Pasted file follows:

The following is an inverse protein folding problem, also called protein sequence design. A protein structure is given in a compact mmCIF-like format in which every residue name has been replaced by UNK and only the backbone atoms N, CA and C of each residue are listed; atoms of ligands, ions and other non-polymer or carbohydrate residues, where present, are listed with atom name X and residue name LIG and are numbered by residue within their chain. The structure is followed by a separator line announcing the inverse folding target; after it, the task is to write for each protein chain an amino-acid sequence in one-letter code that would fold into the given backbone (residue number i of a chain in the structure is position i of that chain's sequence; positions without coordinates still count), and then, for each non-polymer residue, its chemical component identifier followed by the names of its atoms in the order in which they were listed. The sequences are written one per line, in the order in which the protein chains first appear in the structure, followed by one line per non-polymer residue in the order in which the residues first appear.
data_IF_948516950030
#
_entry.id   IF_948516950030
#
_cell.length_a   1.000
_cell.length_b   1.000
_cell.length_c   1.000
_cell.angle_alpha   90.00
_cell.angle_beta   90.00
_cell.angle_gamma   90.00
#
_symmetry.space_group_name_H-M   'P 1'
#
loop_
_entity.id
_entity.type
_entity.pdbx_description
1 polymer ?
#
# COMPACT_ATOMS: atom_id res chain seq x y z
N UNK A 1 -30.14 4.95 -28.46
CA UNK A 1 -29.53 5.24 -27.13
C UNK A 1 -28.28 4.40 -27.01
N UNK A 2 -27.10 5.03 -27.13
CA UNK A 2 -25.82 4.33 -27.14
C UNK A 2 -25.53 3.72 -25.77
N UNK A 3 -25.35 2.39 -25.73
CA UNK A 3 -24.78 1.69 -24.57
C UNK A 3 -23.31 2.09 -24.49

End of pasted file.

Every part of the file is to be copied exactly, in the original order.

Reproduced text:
The following is an inverse protein folding problem, also called protein sequence design. A protein structure is given in a compact mmCIF-like format in which every residue name has been replaced by UNK and only the backbone atoms N, CA and C of each residue are listed; atoms of ligands, ions and other non-polymer or carbohydrate residues, where present, are listed with atom name X and residue name LIG and are numbered by residue within their chain. The structure is followed by a separator line announcing the inverse folding target; after it, the task is to write for each protein chain an amino-acid sequence in one-letter code that would fold into the given backbone (residue number i of a chain in the structure is position i of that chain's sequence; positions without coordinates still count), and then, for each non-polymer residue, its chemical component identifier followed by the names of its atoms in the order in which they were listed. The sequences are written one per line, in the order in which the protein chains first appear in the structure, followed by one line per non-polymer residue in the order in which the residues first appear.
data_IF_948516950030
#
_entry.id   IF_948516950030
#
_cell.length_a   1.000
_cell.length_b   1.000
_cell.length_c   1.000
_cell.angle_alpha   90.00
_cell.angle_beta   90.00
_cell.angle_gamma   90.00
#
_symmetry.space_group_name_H-M   'P 1'
#
loop_
_entity.id
_entity.type
_entity.pdbx_description
1 polymer ?
#
# COMPACT_ATOMS: atom_id res chain seq x y z
N UNK A 1 -30.14 4.95 -28.46
CA UNK A 1 -29.53 5.24 -27.13
C UNK A 1 -28.28 4.40 -27.01
N UNK A 2 -27.10 5.03 -27.13
CA UNK A 2 -25.82 4.33 -27.14
C UNK A 2 -25.53 3.72 -25.77
N UNK A 3 -25.35 2.39 -25.73
CA UNK A 3 -24.78 1.69 -24.57
C UNK A 3 -23.31 2.09 -24.49